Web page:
Sigh. Take a sip of coffee, and begin again.

Hello. My name is Trevor Van Winkle, and I’m asexual.

For those who know me, I don’t really think that statement will come as a surprise. For those who don’t know me but are familiar with asexuality, it shouldn’t be a terrible shock either. But for those who took one look at that sentence and simply went “wait… what?” – welcome. It’s for you and those like you that I’m writing this.

First, let me address the obvious. I’m not an amoeba. I don’t reproduce via mitosis. Nor am I a plant, a tree, a mushroom, or anything other than a fully alive and fully human human being. When I say I’m asexual, I’m not talking about the process we all learned about in high school biology. I’m talking about a human sexual orientation characterized by a lack of sexual attraction to anyone, of any gender.

Before you ask, no, I don’t hate sex, or those who have sex. I’m not puritanical, prudish, or pissed off about other people’s sexuality: in fact, I firmly believe that what’s done between consenting adults in the privacy of their own homes is anything but my business – or yours, for that matter (unless you happen to be one of those consenting adults). In the same way, what I chose not to do there isn’t anyone else’s.

No, I’m not just looking for attention. I’m not trying to be a “special snowflake” (and what the actual hell is that phrase supposed to mean, anyway?) or win brownie points for not being straight. I know how often both sides of the LGBTQ+ conversation deny that asexuality even exists. Honestly, I’ve struggled with accepting this label day and night for the last few months, and with whether or not I should tell anyone about it. But eventually I had to conclude that whether or not I wanted to accept it, the stories of other asexual people fit my own experience just a little too neatly to be coincidence – and that if I was going to be honest with myself and live honestly around other people, I needed to speak out. So here I am.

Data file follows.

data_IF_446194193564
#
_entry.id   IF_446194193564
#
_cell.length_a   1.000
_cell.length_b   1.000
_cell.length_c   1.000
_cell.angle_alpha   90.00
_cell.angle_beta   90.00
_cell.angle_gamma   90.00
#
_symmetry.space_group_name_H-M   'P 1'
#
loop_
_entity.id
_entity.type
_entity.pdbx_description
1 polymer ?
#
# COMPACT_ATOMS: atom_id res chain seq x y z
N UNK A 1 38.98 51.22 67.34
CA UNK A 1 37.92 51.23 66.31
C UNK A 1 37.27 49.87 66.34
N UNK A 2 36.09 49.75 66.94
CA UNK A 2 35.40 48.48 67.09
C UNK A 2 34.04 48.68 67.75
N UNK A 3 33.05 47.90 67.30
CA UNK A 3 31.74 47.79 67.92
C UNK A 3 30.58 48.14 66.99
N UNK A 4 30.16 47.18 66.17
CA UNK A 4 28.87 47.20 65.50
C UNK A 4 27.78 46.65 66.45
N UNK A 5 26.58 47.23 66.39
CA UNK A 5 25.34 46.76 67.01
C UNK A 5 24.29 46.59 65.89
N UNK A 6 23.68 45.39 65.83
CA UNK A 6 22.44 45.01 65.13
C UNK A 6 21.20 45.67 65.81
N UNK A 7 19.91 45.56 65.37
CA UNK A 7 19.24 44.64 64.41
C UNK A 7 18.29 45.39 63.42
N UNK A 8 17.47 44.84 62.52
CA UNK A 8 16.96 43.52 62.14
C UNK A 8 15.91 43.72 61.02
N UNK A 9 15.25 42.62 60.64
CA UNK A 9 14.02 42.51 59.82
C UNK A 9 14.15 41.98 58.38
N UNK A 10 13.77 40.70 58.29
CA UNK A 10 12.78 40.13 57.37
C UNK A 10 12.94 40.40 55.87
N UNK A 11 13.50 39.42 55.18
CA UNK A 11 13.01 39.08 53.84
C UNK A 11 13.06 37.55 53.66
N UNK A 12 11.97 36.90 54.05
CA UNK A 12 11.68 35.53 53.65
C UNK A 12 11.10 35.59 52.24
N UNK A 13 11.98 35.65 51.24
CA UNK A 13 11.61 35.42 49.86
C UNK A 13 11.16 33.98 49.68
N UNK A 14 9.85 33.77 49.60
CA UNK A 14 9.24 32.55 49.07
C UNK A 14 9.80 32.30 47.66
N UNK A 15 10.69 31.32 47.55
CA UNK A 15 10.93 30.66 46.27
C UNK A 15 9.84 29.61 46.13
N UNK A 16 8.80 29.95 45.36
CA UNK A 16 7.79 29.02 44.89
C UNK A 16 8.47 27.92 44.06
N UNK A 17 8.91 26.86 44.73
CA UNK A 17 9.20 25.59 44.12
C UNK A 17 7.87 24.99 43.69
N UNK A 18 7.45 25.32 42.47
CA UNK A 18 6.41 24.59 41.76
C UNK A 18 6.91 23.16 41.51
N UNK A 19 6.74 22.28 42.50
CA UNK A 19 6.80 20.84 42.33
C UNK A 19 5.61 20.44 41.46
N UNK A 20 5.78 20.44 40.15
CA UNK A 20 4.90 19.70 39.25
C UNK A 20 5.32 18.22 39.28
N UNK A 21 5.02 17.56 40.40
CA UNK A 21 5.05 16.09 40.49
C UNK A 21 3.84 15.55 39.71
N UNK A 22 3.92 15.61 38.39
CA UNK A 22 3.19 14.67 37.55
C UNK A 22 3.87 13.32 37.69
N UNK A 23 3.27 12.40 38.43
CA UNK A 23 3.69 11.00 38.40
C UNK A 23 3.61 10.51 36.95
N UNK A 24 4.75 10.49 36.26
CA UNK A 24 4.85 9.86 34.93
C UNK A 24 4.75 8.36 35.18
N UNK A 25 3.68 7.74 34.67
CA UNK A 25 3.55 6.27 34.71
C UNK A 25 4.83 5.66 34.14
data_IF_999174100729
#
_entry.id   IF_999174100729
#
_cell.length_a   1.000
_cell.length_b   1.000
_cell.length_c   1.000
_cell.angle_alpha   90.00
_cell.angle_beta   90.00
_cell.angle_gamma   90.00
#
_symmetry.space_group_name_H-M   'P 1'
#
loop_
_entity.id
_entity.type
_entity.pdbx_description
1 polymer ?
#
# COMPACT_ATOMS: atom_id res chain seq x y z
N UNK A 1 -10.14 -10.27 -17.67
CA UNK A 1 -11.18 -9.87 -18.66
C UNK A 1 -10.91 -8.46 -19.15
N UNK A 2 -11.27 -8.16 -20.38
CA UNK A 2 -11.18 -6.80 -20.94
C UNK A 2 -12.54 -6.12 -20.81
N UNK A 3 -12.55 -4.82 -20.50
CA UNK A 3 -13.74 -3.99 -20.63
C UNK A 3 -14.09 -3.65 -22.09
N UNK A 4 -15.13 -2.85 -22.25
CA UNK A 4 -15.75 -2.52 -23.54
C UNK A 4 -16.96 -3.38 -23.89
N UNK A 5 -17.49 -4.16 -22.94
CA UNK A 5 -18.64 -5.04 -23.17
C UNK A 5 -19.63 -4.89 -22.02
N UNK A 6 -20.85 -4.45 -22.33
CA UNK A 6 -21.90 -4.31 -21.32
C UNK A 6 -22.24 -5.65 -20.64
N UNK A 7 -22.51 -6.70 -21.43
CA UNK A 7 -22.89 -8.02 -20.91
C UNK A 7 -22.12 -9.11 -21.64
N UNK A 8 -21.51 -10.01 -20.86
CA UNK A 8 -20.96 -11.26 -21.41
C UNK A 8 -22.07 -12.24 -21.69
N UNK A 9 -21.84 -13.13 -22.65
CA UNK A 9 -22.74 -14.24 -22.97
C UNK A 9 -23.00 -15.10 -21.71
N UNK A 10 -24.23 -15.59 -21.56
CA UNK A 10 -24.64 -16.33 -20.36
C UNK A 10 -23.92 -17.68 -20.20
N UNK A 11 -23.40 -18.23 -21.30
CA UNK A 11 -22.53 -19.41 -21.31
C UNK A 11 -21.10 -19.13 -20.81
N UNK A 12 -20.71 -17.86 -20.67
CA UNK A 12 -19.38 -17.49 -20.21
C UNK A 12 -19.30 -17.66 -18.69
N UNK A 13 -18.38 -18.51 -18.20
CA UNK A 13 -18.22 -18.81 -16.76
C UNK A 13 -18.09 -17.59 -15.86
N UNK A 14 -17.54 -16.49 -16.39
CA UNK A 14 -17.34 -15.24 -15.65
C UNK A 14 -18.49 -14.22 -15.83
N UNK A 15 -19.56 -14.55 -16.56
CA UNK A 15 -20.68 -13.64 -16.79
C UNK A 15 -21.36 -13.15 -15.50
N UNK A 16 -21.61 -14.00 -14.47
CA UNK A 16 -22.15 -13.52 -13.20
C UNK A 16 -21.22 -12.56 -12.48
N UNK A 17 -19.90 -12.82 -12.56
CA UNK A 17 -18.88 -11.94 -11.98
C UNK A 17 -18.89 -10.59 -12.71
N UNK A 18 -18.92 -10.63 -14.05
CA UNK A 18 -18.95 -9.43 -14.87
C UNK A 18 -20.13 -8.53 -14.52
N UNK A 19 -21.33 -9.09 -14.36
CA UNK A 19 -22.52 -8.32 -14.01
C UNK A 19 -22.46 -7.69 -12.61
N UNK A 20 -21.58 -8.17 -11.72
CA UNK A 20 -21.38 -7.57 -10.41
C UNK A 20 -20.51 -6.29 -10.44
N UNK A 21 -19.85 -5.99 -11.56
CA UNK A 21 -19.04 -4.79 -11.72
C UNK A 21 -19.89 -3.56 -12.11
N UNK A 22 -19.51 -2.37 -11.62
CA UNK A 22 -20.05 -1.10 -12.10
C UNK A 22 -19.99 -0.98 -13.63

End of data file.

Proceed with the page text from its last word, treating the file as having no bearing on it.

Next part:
Asexual – Ace for short.

Ace is a sexual orientation in the same way that straight, gay, lesbian, bi, and pan are orientations. While some might debate whether it’s really an orientation or simply the lack of one, it makes more sense to describe it as an orientation. Sexual identity is a part of it, but saying that it’s just an identity is an easy (and not uncommon) way to discredit, dismiss, and disregard ace people. Identities change. Orientations do not. In my experience (and in the experience of millions of other aces around the world), it has persisted since long before I knew the name for it.

Ace is also an umbrella term for a large number of sub-orientations, all characterized by a lack of sexual attraction. Beneath this umbrella are aromanticism (lack of romantic attraction), demisexuality (only feeling sexual attraction after an emotional bond has been formed), grey-ace (low, but still present, sexual attraction), and a whole gradient of other terms along the spectrum from asexual to allosexual (those who experience sexual attraction). There’s a reason why one of the first symbols for the community was a triangle that faded from black to grey to white. Like all sexuality, ace is a spectrum, and the wide variety of labels are not people “making up” orientations, but finding names for existing experiences shared by a large number of people.